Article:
2) The Mogen Clamp

Designed by Rabbi Harry Bronstein in 1954, the Mogen clamp is the most commonly used by mohels for ceremonial circumcision.

How the Mogen Clamp Works: The Mogen Clamp is a surgical instrument with a flat, shield-like base and a hinged, circular blade. To perform a circumcision using this method, the operator first separates the foreskin from the penis glans in the same way that preceded the Gomco Clamp method. The Mogen Clamp is then placed over the glans, with the foreskin securely held between the blade and the base. Once in position, the clamp is closed, severing the foreskin that extends beyond its edge.

Consequences and Dangers: This technique and device are considerably quicker than the Gomco Clamp procedure, although still traumatic and painful for the baby, even with an anesthetic. Many medical professionals and advocacy groups have voiced concerns about the potential for uneven cuts and inadequate removal of the foreskin, which may result in complications such as skin bridges and the need for corrective surgery.

3) The Plastibell Method

Introduced in the 1950s, the Plastibell Method is recognized by its distinctive plastic ring device that adheres to the penis until falling off in 10 to 14 days.

How the Plastibell Method Works: The Plastibell Method involves using a specially designed plastic ring with a groove running around its circumference. As with the Gomco and Mogen Clamp techniques, the foreskin is first clamped and cut. The Plastibell ring is then inserted over the glans and foreskin, with the foreskin protruding through the ring’s groove. A ligature or string is tied around the groove, compressing the foreskin and causing it to lose blood circulation, with the tissue withering away, exposing the glans.

Consequences and Dangers: Although this technique does not require the removal of the foreskin by surgery, there are still complications, and it is visibly uncomfortable. The most common complication is delayed separation of the ring, followed by bleeding, excess mucosa, infection, disposition, and hematoma.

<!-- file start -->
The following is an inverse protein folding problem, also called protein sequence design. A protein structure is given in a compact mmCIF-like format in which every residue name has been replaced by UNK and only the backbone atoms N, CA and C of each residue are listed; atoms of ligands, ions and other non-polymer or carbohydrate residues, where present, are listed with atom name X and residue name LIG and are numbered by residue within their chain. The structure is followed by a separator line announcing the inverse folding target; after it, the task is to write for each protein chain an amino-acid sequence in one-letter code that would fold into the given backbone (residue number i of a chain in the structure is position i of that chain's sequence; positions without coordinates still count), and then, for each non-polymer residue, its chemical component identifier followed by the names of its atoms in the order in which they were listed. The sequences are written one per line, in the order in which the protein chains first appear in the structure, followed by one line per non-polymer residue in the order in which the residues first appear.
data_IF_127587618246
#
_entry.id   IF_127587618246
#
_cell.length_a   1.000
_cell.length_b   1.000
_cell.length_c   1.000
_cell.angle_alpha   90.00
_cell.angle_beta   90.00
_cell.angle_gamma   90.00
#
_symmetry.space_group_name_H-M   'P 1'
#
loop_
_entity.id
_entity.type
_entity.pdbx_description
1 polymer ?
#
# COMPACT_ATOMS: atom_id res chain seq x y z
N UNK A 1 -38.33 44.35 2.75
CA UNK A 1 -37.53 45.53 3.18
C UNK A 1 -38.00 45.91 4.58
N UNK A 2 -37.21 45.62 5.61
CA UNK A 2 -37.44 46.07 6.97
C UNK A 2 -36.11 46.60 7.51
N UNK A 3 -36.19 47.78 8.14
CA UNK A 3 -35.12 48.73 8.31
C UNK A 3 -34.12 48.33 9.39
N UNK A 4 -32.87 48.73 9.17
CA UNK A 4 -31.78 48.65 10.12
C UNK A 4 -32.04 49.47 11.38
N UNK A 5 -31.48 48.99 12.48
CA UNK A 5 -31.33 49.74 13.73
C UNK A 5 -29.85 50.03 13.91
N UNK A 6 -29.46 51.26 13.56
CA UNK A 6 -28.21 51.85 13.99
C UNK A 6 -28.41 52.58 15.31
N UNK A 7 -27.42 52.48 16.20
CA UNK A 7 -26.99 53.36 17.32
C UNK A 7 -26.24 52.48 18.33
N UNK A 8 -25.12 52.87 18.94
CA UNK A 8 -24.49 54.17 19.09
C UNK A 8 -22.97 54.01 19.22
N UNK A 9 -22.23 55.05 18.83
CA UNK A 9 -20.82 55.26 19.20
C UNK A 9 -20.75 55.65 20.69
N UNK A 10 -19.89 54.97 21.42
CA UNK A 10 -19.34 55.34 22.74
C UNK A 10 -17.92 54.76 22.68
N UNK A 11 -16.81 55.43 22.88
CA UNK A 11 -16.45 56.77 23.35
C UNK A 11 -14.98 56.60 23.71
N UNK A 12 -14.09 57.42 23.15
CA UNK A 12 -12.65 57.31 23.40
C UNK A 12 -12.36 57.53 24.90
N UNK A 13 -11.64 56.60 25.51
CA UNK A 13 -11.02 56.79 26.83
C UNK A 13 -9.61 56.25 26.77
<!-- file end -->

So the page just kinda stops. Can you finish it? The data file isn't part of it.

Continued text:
One baby after another was circumcised, and parents didn’t have a clue about what their babies were experiencing during the procedure. I began providing accurate information so that when parents signed a consent form, they were truly informed. Due to my sharing what I was learning, other nurses were doing this, each in their way.

First, I would ask what the mother knew: for example, I would say, “I have a consent form here for your baby’s circumcision, which you will need to sign. May I ask why you have decided to have your baby circumcised?”

The answers varied somewhat, but often it was, “Because it’s cleaner and healthier.”

If that were a mother’s response, I would ask, “Did you know that the American Academy of Pediatrics says that soap and water offer all the advantages of circumcision without the risks of surgery?”

“Circumcision is surgery?” the mother would invariably ask.

When I said it was, a mother often asked about anesthesia. I would tell the truth—babies were not anesthetized for circumcision. Even today, after the harmful effects of pain and trauma to the baby’s developing brain and body are well documented, about half of the babies in the United States still are circumcised without anesthesia.

Marilyn Milos, Please Don’t Cut the Baby!, 2023, Lucid House Publishing